If homework were to serve any useful purpose, it would seem to me that would be as a form of practice of concepts learned in class, to be used by the teacher as a further gauge of how well the student is grasping those taught concepts (although, in reality, I honestly can’t see how even this is justified, as such practice and gauging can and should take place within the confines of the school day).  And even this would not be an entirely accurate picture of the student’s abilities, as there are so many factors in the home environment that can skew kids’ ability to do homework efficiently and accurately – not the least of which is the fact that kids tend to be understandably both wound up and tired after spending 6 1/2 hours in school, the vast majority of that time during which they are expected to sit still; there can also be an array of other circumstances in the home environment beyond the control of anyone, despite schools’ demand that parents provide an optimal home environment for homework to be done.  Homework should definitely NOT be a way to cover material that there just isn’t time for during the school day; to utilize homework in that way places both children and parents in the position of setting up school at home and teaching/learning subjects and concepts on their own.  And that is foisting a dynamic on parents and their kids that neither signed up for.

My own school district’s homework policy describes homework as something that should “reinforce classroom learning objectives.”  I’m actually not quite sure what that means; it’s ambiguous and rather wide open.  What does “reinforce” mean in this context?  It could mean “practice” or it could mean learning new concepts that “build on” concepts learned in the classroom (“build on” is another term my school district uses in its homework policy).  What are “learning objectives” in this context?  Again, this terminology is rather open to interpretation.  And while being open to interpretation is not a bad thing in itself, when you leave a homework policy open to interpretation, it leads to a lot of confusion and argument.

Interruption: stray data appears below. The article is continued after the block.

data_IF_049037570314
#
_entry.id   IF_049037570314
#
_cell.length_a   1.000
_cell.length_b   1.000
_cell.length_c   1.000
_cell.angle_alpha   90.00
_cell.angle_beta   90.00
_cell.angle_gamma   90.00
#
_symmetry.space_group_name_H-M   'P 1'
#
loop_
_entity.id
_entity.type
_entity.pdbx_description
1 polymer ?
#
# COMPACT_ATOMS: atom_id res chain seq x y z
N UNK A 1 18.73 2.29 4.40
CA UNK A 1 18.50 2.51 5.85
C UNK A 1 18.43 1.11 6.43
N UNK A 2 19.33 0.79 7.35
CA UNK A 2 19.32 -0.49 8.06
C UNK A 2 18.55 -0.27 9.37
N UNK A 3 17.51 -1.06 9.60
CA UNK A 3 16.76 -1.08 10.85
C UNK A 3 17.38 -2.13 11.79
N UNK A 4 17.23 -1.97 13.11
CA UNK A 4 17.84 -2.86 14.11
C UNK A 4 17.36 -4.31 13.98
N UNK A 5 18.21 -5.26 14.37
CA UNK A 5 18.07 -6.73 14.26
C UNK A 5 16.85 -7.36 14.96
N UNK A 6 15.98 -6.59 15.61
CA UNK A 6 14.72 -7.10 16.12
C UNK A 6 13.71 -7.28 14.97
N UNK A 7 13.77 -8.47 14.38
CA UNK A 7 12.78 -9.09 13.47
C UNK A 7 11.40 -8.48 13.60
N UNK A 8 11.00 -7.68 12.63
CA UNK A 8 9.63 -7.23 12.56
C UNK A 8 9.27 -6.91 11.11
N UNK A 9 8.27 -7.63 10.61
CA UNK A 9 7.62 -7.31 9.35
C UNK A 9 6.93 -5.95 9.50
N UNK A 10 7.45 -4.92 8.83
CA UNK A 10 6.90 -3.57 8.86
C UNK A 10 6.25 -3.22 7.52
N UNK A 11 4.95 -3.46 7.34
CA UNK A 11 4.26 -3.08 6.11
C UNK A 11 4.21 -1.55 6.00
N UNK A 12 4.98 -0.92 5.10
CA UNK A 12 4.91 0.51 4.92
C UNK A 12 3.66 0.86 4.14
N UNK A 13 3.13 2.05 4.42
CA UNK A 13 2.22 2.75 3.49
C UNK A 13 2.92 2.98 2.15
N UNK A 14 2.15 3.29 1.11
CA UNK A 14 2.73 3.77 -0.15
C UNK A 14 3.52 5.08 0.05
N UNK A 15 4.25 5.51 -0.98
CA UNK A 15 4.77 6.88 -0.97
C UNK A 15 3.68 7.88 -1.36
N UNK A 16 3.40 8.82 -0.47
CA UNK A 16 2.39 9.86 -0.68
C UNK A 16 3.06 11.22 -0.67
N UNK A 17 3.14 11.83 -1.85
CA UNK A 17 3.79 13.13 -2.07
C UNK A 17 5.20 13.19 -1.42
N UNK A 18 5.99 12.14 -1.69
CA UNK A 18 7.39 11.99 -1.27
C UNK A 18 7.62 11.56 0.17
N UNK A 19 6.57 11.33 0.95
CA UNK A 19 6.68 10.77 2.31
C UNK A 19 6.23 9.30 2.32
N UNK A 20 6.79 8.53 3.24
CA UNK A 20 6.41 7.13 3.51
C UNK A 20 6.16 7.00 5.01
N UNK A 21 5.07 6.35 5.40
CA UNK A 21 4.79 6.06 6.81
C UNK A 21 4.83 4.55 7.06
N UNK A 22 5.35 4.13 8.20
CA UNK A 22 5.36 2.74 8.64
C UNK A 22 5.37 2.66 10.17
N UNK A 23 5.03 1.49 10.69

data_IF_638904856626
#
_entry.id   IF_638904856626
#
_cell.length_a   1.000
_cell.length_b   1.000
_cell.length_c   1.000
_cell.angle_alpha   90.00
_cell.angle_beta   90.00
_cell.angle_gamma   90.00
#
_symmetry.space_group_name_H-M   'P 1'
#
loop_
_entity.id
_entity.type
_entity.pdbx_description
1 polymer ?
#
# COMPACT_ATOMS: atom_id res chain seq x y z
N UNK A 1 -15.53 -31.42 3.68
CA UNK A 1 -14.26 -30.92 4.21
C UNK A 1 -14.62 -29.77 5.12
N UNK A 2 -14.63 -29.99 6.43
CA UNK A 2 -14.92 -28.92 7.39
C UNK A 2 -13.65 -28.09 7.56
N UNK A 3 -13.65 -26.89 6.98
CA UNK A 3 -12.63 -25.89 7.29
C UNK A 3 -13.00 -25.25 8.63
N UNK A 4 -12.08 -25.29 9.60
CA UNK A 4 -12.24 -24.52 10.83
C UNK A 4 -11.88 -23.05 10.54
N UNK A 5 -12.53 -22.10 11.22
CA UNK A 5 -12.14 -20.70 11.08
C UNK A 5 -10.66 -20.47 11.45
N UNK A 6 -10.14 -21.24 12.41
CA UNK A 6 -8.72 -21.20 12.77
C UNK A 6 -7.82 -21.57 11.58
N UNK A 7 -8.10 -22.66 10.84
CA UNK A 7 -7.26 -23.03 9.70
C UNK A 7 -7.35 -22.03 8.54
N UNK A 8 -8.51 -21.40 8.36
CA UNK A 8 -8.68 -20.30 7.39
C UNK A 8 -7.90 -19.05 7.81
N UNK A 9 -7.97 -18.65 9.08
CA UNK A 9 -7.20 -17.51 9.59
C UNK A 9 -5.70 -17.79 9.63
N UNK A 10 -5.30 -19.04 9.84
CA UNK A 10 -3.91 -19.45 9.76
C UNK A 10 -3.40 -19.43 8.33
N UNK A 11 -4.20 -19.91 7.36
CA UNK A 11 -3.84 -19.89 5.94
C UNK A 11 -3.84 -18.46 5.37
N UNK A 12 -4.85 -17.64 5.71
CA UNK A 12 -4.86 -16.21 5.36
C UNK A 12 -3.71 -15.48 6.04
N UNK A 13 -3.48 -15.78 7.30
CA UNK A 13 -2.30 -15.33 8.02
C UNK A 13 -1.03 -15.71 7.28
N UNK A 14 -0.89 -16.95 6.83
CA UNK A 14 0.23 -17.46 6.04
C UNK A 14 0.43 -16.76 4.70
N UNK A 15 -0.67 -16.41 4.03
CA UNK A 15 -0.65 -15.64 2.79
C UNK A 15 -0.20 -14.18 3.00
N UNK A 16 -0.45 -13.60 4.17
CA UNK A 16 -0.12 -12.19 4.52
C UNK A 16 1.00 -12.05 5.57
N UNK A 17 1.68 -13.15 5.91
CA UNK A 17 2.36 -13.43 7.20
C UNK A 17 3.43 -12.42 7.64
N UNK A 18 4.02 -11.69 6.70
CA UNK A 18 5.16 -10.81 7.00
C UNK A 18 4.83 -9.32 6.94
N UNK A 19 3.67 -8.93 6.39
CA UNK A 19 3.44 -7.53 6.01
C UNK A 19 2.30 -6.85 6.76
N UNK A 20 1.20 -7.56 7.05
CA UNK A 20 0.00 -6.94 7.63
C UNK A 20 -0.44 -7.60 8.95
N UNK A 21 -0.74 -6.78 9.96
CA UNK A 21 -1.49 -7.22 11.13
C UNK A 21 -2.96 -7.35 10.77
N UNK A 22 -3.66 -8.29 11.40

In any event, assuming that most of the homework my kids are assigned is for practice of concepts learned in class, why is said homework then graded?  What is the point of that?  To reward them or penalize them for grasping or not grasping concepts?    Moreover, why in the world would any school district include homework as a subject up for grading on its student report cards?

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Why is there grading of events that take place at home under the parents’ authority?  This is not grading – or placing value – on learning; it’s grading and placing value on compliance and obedience.  This is bad enough; what makes it more outrageous is that it’s grading compliance and obedience that doesn’t even take place under the school’s authority.